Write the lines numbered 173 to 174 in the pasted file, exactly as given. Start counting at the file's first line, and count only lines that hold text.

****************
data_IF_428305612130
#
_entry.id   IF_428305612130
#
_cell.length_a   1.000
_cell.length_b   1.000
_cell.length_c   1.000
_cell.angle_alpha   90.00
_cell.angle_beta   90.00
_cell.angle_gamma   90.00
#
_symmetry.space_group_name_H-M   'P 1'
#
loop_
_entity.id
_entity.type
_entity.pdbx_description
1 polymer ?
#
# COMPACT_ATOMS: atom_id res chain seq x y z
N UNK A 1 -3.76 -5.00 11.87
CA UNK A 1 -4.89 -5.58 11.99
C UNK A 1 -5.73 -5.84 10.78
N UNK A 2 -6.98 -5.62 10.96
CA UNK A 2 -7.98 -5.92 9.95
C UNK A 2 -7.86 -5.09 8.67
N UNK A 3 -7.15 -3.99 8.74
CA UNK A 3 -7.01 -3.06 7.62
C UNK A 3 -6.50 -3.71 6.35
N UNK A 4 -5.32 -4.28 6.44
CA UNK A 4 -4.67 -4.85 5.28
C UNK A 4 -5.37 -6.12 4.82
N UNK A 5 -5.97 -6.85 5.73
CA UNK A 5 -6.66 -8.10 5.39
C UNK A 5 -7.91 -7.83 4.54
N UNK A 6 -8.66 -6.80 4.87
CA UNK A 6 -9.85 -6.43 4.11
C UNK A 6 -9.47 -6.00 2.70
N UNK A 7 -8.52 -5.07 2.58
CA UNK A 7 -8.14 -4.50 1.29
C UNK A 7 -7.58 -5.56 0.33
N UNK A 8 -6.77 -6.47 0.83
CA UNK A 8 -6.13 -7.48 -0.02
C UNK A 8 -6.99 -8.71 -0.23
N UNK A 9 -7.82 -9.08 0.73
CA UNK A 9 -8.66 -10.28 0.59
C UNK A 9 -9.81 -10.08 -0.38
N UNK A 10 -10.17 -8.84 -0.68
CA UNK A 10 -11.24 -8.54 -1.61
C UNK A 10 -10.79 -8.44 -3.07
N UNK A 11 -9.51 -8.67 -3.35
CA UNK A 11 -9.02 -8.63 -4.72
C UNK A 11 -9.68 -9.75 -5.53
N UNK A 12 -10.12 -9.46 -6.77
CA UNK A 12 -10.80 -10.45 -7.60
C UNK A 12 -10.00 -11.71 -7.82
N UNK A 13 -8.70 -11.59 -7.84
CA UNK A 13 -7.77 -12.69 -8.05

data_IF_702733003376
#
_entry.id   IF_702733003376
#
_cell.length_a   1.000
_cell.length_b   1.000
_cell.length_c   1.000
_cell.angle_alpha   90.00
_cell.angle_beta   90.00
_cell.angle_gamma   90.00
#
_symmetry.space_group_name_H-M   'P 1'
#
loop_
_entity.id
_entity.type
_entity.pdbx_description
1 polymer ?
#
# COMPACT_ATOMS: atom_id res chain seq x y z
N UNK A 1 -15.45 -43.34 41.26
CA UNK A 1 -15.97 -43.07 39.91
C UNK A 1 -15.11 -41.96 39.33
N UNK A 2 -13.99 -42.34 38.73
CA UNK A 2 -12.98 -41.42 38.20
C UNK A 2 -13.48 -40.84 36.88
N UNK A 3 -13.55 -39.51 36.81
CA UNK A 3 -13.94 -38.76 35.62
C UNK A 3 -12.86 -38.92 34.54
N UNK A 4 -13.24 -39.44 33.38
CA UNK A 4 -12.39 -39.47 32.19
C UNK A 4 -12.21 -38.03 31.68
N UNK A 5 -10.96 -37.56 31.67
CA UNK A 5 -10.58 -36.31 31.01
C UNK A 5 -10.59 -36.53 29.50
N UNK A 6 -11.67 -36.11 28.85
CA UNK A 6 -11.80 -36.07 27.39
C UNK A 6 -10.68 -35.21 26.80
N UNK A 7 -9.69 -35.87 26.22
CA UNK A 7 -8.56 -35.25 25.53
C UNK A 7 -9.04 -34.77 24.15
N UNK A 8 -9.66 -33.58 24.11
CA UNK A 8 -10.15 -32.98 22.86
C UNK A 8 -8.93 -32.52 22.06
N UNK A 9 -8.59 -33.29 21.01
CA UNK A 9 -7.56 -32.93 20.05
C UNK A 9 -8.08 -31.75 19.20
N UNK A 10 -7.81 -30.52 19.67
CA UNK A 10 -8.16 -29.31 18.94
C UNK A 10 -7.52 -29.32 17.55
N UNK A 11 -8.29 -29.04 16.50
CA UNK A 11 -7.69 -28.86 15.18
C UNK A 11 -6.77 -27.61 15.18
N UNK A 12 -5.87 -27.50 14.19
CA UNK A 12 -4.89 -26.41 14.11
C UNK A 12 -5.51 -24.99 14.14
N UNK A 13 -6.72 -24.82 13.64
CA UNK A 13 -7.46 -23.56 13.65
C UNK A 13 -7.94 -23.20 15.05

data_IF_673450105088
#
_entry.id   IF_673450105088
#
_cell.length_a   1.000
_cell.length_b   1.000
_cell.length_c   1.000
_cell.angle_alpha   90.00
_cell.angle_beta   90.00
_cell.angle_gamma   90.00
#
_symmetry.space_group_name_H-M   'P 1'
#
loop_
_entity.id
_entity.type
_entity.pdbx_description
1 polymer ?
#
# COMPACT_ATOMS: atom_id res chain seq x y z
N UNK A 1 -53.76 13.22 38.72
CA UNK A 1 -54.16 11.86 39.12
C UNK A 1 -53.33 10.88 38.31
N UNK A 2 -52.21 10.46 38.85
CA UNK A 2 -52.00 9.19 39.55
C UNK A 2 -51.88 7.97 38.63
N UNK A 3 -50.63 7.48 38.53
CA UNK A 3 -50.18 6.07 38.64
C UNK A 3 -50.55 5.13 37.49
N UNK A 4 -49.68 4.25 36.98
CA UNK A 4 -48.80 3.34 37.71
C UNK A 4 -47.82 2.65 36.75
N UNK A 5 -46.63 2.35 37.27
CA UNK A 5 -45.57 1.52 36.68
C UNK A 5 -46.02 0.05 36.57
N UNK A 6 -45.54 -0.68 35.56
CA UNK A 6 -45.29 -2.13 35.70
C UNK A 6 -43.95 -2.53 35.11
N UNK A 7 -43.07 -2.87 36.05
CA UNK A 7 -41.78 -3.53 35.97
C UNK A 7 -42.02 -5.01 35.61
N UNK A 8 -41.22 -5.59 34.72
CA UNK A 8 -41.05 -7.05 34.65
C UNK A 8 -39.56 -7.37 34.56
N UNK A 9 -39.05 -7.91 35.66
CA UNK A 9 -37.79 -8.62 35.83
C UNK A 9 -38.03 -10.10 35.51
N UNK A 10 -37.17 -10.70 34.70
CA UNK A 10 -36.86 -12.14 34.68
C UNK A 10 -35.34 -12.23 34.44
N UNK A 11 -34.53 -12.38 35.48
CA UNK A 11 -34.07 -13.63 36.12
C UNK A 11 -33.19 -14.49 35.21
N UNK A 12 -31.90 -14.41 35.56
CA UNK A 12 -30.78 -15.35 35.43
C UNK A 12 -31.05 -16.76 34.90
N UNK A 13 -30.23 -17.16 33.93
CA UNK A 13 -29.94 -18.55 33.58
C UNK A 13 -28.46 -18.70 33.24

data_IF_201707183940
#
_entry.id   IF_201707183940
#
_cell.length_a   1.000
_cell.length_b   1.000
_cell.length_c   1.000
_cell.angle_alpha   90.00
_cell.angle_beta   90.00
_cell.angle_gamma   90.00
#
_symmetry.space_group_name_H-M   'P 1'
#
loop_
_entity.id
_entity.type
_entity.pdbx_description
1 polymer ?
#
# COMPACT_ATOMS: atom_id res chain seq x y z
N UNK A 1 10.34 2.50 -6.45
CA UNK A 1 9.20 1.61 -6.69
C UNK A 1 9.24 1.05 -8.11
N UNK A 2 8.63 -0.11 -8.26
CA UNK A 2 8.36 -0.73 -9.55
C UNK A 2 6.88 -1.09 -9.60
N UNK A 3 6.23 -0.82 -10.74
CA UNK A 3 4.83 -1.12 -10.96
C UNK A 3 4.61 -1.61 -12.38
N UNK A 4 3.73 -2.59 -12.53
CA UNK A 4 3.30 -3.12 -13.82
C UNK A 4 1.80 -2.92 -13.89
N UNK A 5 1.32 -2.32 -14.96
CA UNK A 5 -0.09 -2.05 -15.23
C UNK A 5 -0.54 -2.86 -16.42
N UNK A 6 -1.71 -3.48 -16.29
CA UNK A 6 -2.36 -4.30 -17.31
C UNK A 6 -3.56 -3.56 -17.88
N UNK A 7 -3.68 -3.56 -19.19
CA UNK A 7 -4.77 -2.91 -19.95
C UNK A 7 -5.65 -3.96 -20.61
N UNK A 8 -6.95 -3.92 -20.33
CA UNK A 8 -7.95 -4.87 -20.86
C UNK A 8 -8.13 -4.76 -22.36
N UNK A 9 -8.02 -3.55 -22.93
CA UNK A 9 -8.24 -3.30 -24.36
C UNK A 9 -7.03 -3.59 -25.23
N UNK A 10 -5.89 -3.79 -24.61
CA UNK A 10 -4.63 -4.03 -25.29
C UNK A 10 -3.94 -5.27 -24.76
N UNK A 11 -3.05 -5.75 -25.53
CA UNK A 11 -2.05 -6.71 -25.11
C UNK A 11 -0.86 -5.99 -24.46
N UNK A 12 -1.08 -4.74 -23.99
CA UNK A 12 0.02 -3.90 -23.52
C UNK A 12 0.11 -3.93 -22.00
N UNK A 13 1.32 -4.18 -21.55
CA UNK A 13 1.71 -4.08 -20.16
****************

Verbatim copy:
C UNK A 12 -31.05 -16.76 34.90
N UNK A 13 -30.23 -17.16 33.93